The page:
The City Council just made a real mistake about rezoning a block in the Gowanus neighborhood of Brooklyn. It’s not the biggest project, but it is nonetheless significant for the message it sends and could be a harbinger of things to come.
Council had the opportunity to bring 85 housing units to a neighborhood in desperate need, a neighborhood struggling with rapidly rising rents. The lack of action on this project was particularly infuriating. He had overwhelming support from the Community Board, he was mixed income, and he was going to provide affordable housing with no additional investment from the city.
Yet days before the vote, at the request of the local councillor, the council’s land use committee drastically reduced the number of housing units that could be built under the plan. This is despite the fact that the local community council voted overwhelmingly in favor of the bid. So now there will be fewer (or maybe even none) affordable units being developed there.
It’s not clear to me who wins in this scenario. But clearly New Yorkers who need affordable housing in one of the tightest real estate markets in our history are losing out.
It’s basic math. If you want housing to be more affordable, you need to build more housing. And use all the tools in the toolbox to build as much affordable housing as possible, even if there isn’t a 100% absolute deal. The crisis is too urgent to let the perfect be the enemy of the good here.
Having fewer apartments is not good for any community, unless the goal is to keep it exclusive and unaffordable.
This particular neighborhood is in desperate need of housing. The council’s 39th district – represented over the years by Bill de Blasio, then Brad Lander and now Shahana Hanif – has produced just 253 affordable homes over the past seven years. That’s one-fifth of the city’s average of 1,227 per district, according to New York Focus and The City.
This rezoning request was good. First, he applied for permission to build mixed housing. Second, the sites are within a block of the recently adopted Gowanus rezoning, which allows buildings to be eight to 17 stories tall, so the requested density was contextual.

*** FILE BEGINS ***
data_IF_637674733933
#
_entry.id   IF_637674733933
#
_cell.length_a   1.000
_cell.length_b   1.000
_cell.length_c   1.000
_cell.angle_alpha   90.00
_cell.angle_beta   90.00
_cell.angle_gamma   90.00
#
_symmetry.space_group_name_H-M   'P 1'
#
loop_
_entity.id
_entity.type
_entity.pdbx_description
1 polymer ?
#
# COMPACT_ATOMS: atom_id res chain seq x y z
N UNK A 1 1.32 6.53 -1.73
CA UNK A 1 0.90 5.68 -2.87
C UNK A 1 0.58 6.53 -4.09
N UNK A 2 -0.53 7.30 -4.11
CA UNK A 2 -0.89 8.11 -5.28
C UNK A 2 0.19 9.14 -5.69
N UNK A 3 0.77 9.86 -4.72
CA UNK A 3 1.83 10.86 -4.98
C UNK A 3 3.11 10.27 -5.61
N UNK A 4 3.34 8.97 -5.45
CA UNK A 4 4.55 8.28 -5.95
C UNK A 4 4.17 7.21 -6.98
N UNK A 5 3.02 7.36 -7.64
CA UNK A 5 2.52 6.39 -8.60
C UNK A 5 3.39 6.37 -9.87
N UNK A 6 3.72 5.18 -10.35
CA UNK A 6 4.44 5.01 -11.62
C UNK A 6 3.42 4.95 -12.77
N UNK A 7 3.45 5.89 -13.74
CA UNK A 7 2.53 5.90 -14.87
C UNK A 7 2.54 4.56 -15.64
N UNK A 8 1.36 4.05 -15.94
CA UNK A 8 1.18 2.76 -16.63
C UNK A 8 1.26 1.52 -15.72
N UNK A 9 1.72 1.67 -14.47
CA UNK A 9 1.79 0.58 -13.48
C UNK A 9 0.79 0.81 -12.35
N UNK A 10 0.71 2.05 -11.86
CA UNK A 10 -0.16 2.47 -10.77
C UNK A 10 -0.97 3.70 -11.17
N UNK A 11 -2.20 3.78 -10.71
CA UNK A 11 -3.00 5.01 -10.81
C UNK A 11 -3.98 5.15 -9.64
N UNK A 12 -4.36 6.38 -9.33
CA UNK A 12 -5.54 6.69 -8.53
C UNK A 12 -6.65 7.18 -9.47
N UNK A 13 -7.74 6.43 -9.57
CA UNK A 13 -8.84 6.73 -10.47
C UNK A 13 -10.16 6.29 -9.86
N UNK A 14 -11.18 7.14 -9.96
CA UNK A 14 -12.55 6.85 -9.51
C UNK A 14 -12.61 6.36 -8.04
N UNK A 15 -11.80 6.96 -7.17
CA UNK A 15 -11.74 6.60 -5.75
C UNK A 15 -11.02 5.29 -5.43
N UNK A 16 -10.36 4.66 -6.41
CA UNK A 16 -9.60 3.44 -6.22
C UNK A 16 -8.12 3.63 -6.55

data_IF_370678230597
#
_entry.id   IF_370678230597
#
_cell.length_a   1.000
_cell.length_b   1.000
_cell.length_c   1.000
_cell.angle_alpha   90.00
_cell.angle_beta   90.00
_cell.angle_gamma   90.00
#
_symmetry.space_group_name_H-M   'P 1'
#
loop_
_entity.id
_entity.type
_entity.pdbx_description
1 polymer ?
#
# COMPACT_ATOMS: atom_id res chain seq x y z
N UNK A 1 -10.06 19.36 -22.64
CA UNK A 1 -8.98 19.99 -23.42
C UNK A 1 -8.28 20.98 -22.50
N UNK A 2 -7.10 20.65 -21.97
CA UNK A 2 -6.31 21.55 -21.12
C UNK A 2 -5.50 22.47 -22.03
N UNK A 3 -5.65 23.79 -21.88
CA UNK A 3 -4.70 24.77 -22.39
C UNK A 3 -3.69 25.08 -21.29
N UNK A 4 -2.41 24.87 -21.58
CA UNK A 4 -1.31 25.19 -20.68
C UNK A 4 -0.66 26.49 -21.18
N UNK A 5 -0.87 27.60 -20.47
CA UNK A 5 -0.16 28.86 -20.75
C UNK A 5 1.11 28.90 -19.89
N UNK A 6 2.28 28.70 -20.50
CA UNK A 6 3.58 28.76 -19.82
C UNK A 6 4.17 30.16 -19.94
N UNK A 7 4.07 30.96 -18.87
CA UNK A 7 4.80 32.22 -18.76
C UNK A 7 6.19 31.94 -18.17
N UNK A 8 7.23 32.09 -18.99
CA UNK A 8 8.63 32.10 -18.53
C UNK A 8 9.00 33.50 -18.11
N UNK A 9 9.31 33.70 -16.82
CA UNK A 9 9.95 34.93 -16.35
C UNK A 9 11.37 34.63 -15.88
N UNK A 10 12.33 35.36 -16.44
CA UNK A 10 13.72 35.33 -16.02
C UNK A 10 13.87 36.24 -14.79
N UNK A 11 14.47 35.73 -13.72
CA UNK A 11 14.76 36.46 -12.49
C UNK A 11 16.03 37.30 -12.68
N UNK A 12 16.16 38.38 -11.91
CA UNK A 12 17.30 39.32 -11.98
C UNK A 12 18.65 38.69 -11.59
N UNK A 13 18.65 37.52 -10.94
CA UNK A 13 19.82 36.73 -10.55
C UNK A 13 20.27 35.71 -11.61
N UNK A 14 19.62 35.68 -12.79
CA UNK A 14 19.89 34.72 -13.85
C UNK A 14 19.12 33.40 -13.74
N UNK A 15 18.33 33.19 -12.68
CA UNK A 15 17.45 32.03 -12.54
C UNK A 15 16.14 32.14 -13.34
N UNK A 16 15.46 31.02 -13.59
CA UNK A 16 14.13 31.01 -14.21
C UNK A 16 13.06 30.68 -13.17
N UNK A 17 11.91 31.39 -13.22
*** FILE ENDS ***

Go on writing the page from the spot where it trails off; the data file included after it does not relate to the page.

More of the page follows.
We know that mixed-income communities are more financially stable and provide better access to economic and educational opportunities for low- and middle-income families. That’s why the de Blasio administration has made the provision of permanent affordable housing a precondition for approving the creation of a new residential development.
In this case, private developers were on board to build nearly 90 homes, 22 of which would have been permanently affordable. This means they did the math and concluded that the project could support the affordable units required by New York City’s mandatory inclusive housing policy – and do so without a city subsidy.
Instead of encouraging this, the city council blocked it.
When high-income neighborhoods like Gowanus, where the median income is double the city average, block housing development due to “quality of life issues,” let’s not mince words about what is happening. It’s NIMBY-ism, pure and simple.
At a time when there is finally a movement away from the toxic all-or-nothing housing policy towards more pragmatic approaches, it was truly disappointing to see our generally progressive Council being used by NIMBYites at the old to support the status quo.
From now on, we have to do things differently. Although the city council member for this district received an extraordinary amount of heat for the rezoning change, the truth is that she did nothing different than many other council members did. She heard concerns from people she believed were acting in good faith and responded with what she thought was a fair compromise.
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It is difficult for an elected leader to dismiss what may appear to be legitimate community concerns. And I know there are some sophisticated NIMBY advocates who do a really good job of making it look like they care about their community, even though they push to extend the development when it serves their economic interests.
The production of affordable housing is a collective responsibility. And that collective responsibility also includes promoting more housing development in affluent neighborhoods, not just approving its development elsewhere.
The right thing here is for the Adams administration to veto lightened rezoning and send the message that New York truly is the “yes city.”
More generally, individual board members and leaders need an overall strategy in terms of how they analyze the feasibility and market dynamics that will drive the development of mixed housing in the private sector.
This is not a problem. Elected officials from all walks of life must be willing to work with private developers to build unsubsidized mixed-income housing or we will never solve this problem. And we can do this while supporting the city’s broader affordable housing agenda and fighting for more public resources.
It is a pragmatic progressive policy.
Glen, a former Deputy Mayor for Housing and Economic Development under Mayor de Blasio, is founder and CEO of MSquared, a real estate investment firm.